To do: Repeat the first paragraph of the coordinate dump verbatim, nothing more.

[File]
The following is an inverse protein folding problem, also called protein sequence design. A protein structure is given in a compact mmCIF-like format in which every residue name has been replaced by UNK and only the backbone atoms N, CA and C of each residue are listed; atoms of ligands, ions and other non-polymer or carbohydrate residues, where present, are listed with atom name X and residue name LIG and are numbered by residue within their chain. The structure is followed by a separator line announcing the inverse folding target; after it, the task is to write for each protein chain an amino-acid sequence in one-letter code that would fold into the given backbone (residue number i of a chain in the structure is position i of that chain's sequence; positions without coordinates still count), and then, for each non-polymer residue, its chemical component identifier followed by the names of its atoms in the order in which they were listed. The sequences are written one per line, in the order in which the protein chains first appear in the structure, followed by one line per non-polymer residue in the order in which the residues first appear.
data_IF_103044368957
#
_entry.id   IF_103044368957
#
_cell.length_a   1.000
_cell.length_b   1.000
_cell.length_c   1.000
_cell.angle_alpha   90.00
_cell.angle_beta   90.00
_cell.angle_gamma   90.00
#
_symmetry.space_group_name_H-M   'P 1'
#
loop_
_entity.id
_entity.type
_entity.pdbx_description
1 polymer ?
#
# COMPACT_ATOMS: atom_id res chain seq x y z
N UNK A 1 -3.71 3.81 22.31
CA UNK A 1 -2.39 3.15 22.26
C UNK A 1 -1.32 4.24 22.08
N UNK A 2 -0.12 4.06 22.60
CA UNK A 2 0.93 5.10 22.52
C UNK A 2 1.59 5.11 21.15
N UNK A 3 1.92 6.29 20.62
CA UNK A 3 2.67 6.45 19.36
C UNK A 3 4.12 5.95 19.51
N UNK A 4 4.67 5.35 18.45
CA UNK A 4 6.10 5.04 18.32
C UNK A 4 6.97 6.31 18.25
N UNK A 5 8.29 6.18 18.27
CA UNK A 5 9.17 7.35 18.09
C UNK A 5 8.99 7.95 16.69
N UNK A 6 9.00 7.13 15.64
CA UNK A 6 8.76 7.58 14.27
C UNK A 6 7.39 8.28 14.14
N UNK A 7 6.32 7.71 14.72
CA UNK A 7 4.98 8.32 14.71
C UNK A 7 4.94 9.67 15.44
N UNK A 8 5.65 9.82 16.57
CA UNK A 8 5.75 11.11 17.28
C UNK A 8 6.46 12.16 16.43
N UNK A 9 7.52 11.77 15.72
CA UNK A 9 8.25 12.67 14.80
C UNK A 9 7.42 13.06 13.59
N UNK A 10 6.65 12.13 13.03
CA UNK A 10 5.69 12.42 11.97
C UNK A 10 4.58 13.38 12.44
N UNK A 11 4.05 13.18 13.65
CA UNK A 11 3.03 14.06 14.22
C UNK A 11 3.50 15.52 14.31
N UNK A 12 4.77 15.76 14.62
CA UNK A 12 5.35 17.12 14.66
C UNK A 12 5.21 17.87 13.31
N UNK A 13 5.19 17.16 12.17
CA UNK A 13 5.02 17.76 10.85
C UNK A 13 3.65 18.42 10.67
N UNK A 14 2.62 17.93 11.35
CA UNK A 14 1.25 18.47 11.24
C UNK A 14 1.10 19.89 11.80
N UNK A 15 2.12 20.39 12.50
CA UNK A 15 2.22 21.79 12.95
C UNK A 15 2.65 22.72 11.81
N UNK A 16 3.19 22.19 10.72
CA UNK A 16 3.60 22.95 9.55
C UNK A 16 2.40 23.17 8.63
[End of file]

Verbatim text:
The following is an inverse protein folding problem, also called protein sequence design. A protein structure is given in a compact mmCIF-like format in which every residue name has been replaced by UNK and only the backbone atoms N, CA and C of each residue are listed; atoms of ligands, ions and other non-polymer or carbohydrate residues, where present, are listed with atom name X and residue name LIG and are numbered by residue within their chain. The structure is followed by a separator line announcing the inverse folding target; after it, the task is to write for each protein chain an amino-acid sequence in one-letter code that would fold into the given backbone (residue number i of a chain in the structure is position i of that chain's sequence; positions without coordinates still count), and then, for each non-polymer residue, its chemical component identifier followed by the names of its atoms in the order in which they were listed. The sequences are written one per line, in the order in which the protein chains first appear in the structure, followed by one line per non-polymer residue in the order in which the residues first appear.